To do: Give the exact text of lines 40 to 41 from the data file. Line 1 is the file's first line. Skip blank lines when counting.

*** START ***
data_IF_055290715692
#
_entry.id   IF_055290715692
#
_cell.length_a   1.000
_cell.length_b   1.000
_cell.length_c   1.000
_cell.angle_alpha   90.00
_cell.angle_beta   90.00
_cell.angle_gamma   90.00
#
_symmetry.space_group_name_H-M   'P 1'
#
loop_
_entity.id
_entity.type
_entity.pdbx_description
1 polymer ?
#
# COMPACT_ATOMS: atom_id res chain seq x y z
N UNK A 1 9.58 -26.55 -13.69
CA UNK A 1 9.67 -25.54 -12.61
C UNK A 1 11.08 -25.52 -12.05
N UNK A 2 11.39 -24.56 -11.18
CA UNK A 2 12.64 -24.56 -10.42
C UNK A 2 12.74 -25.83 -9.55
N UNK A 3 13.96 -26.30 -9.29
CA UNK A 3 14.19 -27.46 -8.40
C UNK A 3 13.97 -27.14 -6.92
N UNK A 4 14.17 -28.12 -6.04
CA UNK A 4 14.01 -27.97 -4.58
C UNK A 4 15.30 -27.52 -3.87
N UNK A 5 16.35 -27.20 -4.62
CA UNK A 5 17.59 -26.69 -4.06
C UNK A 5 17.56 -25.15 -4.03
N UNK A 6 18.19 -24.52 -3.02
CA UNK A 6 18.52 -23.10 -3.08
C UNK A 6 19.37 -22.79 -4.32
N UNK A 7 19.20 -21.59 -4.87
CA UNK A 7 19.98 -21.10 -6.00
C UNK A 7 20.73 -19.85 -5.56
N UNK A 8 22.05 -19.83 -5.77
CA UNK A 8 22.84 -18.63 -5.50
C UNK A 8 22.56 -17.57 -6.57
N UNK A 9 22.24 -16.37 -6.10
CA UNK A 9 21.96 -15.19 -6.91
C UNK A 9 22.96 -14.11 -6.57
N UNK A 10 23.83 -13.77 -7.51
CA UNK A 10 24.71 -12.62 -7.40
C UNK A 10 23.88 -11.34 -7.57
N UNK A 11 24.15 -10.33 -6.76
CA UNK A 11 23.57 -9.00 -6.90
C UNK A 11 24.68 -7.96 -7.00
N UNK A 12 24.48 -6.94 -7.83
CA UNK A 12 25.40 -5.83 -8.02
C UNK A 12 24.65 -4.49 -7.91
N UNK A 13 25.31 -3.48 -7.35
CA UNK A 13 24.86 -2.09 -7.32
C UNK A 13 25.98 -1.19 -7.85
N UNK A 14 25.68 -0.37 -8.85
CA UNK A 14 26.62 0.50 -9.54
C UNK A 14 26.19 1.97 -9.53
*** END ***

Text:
CA UNK A 7 19.98 -21.10 -6.00
C UNK A 7 20.73 -19.85 -5.56